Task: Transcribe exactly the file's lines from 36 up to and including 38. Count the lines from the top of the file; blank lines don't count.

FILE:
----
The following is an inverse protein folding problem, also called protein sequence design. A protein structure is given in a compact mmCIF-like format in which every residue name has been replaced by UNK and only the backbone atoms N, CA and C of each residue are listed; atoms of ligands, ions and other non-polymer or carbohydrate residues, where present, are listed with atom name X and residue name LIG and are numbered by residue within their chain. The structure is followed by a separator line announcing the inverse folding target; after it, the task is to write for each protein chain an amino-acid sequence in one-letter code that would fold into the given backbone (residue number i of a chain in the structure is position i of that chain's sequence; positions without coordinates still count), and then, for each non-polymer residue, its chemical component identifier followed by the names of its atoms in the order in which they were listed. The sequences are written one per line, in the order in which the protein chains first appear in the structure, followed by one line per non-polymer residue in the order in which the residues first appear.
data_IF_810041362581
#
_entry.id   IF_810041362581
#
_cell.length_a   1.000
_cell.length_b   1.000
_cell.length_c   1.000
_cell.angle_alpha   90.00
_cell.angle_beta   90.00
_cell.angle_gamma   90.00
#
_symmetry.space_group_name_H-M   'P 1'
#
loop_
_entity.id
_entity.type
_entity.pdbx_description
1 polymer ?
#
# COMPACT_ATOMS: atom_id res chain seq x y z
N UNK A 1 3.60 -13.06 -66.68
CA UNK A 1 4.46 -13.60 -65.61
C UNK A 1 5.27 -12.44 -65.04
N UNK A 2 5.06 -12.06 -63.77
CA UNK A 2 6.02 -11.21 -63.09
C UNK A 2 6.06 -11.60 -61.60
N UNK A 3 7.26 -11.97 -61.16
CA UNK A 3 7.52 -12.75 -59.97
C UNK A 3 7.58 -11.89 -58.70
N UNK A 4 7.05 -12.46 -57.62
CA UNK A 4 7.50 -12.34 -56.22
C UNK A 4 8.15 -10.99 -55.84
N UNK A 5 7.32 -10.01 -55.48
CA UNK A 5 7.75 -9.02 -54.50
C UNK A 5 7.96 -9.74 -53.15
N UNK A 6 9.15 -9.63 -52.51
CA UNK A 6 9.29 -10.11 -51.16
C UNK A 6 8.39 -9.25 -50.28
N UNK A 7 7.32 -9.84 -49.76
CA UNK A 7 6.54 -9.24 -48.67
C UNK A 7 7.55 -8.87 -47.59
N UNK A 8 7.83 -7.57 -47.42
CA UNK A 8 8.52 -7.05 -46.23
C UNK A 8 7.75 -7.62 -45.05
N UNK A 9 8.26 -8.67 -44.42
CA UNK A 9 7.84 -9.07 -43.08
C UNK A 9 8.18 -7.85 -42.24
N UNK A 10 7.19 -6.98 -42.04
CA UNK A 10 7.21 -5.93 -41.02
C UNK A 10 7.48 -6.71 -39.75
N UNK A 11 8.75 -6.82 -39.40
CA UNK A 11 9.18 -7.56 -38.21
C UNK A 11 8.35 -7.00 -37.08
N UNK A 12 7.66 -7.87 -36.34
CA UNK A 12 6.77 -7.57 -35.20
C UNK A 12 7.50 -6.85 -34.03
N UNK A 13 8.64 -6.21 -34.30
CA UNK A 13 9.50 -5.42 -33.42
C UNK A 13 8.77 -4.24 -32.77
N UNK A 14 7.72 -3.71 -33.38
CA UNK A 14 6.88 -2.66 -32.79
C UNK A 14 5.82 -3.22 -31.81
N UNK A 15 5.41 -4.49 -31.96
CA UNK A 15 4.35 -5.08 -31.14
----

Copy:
C UNK A 5 7.96 -9.74 -53.15
N UNK A 6 9.15 -9.63 -52.51
CA UNK A 6 9.29 -10.11 -51.16